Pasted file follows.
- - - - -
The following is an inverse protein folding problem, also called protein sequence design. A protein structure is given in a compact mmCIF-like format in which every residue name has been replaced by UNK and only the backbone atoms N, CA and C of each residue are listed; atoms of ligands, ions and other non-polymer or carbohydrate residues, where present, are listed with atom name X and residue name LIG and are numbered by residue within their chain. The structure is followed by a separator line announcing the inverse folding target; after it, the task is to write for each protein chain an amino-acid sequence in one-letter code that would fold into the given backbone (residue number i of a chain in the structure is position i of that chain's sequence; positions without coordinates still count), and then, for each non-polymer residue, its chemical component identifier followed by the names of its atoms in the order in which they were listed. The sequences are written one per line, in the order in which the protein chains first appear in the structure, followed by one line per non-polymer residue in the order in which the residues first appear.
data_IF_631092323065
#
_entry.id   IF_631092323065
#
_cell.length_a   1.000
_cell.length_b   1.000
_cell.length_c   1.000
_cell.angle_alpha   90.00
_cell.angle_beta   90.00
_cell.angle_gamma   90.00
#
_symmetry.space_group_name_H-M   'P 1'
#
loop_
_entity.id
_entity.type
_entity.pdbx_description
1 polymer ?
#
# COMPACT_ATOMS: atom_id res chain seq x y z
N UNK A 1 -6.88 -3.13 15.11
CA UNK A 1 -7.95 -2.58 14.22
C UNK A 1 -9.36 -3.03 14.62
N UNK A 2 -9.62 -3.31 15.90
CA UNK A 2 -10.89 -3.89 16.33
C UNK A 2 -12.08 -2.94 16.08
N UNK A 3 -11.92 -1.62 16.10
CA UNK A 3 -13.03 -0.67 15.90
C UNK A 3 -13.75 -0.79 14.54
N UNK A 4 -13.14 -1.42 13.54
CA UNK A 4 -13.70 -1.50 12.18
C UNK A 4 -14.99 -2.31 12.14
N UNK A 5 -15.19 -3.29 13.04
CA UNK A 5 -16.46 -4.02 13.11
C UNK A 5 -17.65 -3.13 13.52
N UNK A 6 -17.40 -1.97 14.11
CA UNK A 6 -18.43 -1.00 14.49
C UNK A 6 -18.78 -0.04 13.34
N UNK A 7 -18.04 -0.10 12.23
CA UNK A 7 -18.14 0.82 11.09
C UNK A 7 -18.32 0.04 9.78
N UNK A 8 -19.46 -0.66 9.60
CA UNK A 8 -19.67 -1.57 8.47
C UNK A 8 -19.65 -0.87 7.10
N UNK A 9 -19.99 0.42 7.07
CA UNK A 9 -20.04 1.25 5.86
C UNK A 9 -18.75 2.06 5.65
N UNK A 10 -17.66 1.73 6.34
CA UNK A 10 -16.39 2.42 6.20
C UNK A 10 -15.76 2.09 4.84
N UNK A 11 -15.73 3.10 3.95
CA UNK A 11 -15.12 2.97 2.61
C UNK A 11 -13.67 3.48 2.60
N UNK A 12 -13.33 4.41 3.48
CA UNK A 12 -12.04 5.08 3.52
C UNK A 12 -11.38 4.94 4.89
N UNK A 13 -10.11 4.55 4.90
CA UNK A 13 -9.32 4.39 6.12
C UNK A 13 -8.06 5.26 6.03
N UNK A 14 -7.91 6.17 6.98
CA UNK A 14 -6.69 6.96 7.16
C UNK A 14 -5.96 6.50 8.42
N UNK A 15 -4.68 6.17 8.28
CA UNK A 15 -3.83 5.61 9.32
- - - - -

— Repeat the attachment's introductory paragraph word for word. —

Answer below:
The following is an inverse protein folding problem, also called protein sequence design. A protein structure is given in a compact mmCIF-like format in which every residue name has been replaced by UNK and only the backbone atoms N, CA and C of each residue are listed; atoms of ligands, ions and other non-polymer or carbohydrate residues, where present, are listed with atom name X and residue name LIG and are numbered by residue within their chain. The structure is followed by a separator line announcing the inverse folding target; after it, the task is to write for each protein chain an amino-acid sequence in one-letter code that would fold into the given backbone (residue number i of a chain in the structure is position i of that chain's sequence; positions without coordinates still count), and then, for each non-polymer residue, its chemical component identifier followed by the names of its atoms in the order in which they were listed. The sequences are written one per line, in the order in which the protein chains first appear in the structure, followed by one line per non-polymer residue in the order in which the residues first appear.